Obol (coin)

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For the modern Greek currency, see the Ionian obol; for the British currency, see the halfpenny; for the brachiopod genus, see Obolidae.
Not to be confused with Obelus.
Six rod-shaped obols discovered at the Heraion of Argos (above) and six obols forming one drachma (below).
Silver Obol of Athens, dated 594-566 BC. Obv. Gorgoneion Rev. Incuse square, divided diagonally. It was probably issued during Solon's time.
LUCANIA, Metapontion. c. 425-350 BC. Æ 21 mm.
An obol of the Greco-Bactrian king Demetrius, 12 mm in diameter.
A 19th-century obol from the British-occupied Ionian Islands.

The obol (Greek: ὀβολός, obolos,[1] lit. "nail, metal spit";[2] Latin: obolus) was a form of ancient Greek currency and weight.

Currency[edit]

Obols were used from early times. They were originally small ingots of copper or bronze traded by weight. Excavations at Argos discovered several dozen of these early obols, dated well before 800 BC; they are now displayed at the Numismatic Museum of Athens. The French archaeologist T. Reinach described them as "utensil-money" (ustensiles monnais).[citation needed] Plutarch states the Spartans had an iron obol of four coppers. They retained the cumbersome and impractical bars rather than proper coins to discourage the pursuit of wealth.[3]

In Classical Athens, obols were traded as silver coins. Six obols made up the drachma. There were also coins worth two obols ("diobol") and three obols ("triobol"). Each obol was divisible into eight "coppers" (χαλκοί, khalkoí). During this era, an obol purchased a kantharos and chous (6 pints or 3 liters) of wine.[4] Three obols was a standard rate for prostitutes.

Funerary use[edit]

Main article: Charon's obol

The deceased were buried with an obol placed in the mouth of the corpse, so that—once a deceased's shade reached Hades—he or she would be able to pay Charon for passage across the river Acheron or Styx. Legend had it that those without enough wealth or whose friends refused to follow proper burial rites were forced to wander the banks of the river for one hundred years.

Weight[edit]

The obol[5] or obolus[6] was also a measurement of Greek, Roman, and apothecaries' weight. In modern Greece, the "obol" is equivalent to one decigram (0.1 gram).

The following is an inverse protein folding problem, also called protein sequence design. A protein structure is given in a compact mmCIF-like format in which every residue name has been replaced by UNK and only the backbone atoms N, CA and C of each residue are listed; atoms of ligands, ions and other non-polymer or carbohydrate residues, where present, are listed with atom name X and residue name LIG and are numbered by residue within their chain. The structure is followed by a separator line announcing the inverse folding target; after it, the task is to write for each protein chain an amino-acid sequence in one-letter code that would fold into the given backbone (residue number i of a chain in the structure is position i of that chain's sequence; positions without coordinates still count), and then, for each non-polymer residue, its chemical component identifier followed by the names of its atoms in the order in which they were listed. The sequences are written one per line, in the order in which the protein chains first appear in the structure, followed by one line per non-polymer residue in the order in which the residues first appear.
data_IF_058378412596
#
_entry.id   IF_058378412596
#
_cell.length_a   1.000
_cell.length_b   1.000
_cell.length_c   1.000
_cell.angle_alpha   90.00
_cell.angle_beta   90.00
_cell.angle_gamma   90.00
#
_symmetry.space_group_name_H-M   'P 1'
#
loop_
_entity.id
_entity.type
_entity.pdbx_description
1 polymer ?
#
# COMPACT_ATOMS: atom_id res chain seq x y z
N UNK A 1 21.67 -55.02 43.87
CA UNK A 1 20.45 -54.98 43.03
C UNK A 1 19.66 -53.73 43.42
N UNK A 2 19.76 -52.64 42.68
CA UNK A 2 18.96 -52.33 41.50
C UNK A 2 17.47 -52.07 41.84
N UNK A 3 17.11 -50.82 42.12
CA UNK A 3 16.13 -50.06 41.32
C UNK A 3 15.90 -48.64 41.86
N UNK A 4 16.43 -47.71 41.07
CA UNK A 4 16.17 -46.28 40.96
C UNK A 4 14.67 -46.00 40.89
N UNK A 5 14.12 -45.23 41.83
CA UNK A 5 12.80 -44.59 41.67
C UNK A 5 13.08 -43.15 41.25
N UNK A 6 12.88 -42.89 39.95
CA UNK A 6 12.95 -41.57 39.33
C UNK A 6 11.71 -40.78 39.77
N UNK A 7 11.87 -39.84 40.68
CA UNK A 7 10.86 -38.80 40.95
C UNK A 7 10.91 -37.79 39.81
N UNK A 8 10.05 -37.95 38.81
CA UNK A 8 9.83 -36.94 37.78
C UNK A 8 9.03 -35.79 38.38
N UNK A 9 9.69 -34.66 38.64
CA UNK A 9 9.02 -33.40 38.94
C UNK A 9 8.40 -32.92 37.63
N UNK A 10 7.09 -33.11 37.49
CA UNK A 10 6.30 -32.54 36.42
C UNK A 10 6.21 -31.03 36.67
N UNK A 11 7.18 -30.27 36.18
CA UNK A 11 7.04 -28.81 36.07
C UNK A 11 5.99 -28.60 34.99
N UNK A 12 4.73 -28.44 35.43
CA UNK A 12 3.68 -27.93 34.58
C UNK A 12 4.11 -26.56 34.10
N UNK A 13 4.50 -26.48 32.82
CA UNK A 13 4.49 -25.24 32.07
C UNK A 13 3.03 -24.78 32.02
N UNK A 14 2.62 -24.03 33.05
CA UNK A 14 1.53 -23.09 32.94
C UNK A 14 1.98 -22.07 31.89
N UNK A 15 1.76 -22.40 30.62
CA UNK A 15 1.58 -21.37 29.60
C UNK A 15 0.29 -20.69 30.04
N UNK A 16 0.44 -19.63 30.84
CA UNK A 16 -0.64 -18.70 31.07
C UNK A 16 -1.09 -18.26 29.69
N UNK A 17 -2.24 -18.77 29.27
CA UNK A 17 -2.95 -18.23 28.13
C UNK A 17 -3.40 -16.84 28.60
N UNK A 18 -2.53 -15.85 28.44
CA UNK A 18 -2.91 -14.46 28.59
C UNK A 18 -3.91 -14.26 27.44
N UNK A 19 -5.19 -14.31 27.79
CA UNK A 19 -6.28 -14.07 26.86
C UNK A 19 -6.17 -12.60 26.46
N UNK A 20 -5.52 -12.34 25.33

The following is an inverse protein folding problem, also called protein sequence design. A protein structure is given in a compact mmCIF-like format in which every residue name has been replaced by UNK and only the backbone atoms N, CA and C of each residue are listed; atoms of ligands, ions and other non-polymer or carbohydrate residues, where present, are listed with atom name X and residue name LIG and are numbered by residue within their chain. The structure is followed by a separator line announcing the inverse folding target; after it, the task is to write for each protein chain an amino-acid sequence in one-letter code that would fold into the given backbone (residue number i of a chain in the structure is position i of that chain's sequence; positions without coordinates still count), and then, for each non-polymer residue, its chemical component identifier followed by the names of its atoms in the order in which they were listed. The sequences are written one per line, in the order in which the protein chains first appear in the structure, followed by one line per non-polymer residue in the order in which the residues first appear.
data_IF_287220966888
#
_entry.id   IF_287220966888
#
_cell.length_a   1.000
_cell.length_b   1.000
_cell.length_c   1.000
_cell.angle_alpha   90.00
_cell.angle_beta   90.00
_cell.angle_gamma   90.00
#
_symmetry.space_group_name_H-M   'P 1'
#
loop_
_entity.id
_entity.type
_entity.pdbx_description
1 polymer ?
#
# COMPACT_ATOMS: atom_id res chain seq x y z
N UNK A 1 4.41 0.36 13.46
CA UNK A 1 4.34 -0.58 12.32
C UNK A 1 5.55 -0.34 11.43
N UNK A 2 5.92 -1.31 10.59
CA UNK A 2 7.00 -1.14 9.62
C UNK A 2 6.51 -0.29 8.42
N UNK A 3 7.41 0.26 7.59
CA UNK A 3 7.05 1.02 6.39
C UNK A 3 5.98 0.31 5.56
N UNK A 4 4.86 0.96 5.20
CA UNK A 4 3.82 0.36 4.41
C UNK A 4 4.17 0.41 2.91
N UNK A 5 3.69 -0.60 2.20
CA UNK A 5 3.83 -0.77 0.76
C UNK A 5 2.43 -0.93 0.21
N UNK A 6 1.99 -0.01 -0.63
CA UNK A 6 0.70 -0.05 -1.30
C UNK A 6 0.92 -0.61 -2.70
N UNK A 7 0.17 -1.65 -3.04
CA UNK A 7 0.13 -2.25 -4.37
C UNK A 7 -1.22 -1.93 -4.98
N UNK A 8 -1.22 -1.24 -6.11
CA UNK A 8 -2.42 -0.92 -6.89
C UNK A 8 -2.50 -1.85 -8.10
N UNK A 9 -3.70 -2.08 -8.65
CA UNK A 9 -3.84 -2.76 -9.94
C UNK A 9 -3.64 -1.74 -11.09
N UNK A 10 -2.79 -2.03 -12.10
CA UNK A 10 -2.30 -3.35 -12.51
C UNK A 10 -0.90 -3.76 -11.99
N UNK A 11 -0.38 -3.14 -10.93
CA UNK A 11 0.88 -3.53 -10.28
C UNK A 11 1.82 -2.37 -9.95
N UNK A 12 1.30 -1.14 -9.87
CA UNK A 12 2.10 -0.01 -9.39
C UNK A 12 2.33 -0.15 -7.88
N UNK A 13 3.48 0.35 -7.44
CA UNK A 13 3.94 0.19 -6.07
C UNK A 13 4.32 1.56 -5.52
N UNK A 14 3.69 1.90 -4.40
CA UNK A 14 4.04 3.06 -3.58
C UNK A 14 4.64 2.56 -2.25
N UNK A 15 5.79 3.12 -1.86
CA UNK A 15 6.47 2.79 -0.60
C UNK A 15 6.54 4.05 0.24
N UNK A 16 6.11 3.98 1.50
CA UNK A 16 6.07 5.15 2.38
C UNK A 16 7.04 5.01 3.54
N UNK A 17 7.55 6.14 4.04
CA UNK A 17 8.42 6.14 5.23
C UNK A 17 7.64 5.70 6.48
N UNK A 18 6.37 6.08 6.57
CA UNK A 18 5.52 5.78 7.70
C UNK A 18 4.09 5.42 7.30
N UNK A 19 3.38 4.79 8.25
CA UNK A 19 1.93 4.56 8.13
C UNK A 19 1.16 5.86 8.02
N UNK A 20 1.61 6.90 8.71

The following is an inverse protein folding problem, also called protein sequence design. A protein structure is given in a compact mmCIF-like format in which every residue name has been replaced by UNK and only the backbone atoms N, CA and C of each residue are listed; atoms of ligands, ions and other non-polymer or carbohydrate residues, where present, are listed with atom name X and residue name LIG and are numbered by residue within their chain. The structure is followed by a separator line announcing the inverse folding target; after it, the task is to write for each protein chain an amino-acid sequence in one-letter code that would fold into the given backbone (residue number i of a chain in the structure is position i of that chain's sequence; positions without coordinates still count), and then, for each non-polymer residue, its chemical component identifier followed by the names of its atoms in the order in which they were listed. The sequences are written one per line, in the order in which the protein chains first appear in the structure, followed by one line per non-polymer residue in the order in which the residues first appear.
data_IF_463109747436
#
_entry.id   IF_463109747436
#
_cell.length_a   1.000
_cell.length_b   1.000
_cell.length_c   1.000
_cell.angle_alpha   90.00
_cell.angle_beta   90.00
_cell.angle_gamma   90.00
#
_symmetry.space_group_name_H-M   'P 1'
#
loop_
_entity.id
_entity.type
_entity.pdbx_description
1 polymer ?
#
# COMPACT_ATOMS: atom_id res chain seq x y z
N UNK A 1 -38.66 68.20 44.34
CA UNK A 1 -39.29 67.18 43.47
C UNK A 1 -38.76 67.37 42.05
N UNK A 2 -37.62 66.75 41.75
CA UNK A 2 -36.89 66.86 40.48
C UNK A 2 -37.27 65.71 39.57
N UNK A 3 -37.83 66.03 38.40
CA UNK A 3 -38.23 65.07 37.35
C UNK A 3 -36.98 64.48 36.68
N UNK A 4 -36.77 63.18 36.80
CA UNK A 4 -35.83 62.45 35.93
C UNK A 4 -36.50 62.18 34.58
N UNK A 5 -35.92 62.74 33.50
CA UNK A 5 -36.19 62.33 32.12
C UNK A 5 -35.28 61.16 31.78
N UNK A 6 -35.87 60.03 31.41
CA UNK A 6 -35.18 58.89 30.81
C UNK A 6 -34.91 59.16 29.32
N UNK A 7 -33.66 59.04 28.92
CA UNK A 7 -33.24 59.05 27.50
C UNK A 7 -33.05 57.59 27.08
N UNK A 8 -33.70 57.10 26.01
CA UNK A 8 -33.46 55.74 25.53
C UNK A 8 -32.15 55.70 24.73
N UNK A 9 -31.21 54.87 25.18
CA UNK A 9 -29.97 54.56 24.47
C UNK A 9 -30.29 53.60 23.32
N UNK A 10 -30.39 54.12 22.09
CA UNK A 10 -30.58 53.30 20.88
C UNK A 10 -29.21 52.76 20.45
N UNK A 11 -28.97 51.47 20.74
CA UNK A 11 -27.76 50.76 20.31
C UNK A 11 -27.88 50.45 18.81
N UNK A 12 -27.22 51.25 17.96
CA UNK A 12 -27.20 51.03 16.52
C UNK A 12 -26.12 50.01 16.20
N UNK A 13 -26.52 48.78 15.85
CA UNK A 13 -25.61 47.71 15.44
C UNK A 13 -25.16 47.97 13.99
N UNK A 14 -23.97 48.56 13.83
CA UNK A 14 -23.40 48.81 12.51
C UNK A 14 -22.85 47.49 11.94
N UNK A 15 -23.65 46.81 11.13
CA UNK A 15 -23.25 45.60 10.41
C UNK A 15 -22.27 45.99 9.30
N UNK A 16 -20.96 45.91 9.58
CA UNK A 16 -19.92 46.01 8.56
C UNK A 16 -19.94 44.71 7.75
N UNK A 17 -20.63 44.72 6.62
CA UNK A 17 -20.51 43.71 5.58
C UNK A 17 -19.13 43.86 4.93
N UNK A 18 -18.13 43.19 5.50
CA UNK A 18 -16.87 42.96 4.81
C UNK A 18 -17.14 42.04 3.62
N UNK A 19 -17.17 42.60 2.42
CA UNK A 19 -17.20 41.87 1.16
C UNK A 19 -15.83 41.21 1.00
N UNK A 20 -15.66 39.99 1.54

In ancient Greece, it was generally reckoned as 1/6 drachma or about 0.5 grams. Under Roman rule, it was defined as 1/48 of a Roman ounce or about 0.57 grams.[7] The apothecaries' system also reckoned the obol or obolus as 1/48 of an ounce or a half-scruple.

Literary use[edit]

The obolus, along with the mirror, was a symbol of new schismatic heretics in the short story "The Theologians" by Argentine author Jorge Luis Borges.[8] In the story's discussion of the circularity of time, eternity, and the transmigration of the soul through several bodies the author uses a quote of Luke 12:59, mistranslated as "no one will be released from prison until he has paid the last obolus"[8] since Luke calls the coin a lepton (a somewhat smaller denomination) rather than an obolus.

See also[edit]

  • The British halfpenny, also formerly known as the obol[9]
  • Obelisks (ὀβελίσκοι, obelískoi), which also derived from the bars or the critical mark

References[edit]

  1. ^ Variants include ὀβελός (obelós), ὀβελλός (obellós), ὀδελός (odelós).
  2. ^ ὀβολός. Liddell, Henry George; Scott, Robert; A Greek–English Lexicon at the Perseus Project.
  3. ^ Plutarch, Lycurgus 9
  4. ^ Davidson, James (1998). Courtesans and Fishcakes: The Consuming Passions of Classical Athens. London: Fontana Press. p. 59. ISBN 0-00-686343-4. 
  5. ^ Oxford English Dictionary. "obol, n."
  6. ^ Oxford English Dictionary. "obolus, n."
  7. ^ Sayles, Wayne G. (1997). Ancient coin collecting 3. Iola: Krause Publications. p. 19. ISBN 0-87341-533-7. 
  8. ^ a b Borges, Jorge Luis (1962). Labyrinths. New York: New Directions Publishing Corporation. pp. 122–24. ISBN 978-0-8112-0012-7. 
  9. ^ Albert Peel, Seconde parte of a register: being a calendar of manuscripts under that title (Cambridge, England: Cambridge University Press, 2010), p. 175, note.

2. Vol. I of the Loeb Classical Library edition,1914 Plutarch, Lycurgus, 9

External links[edit]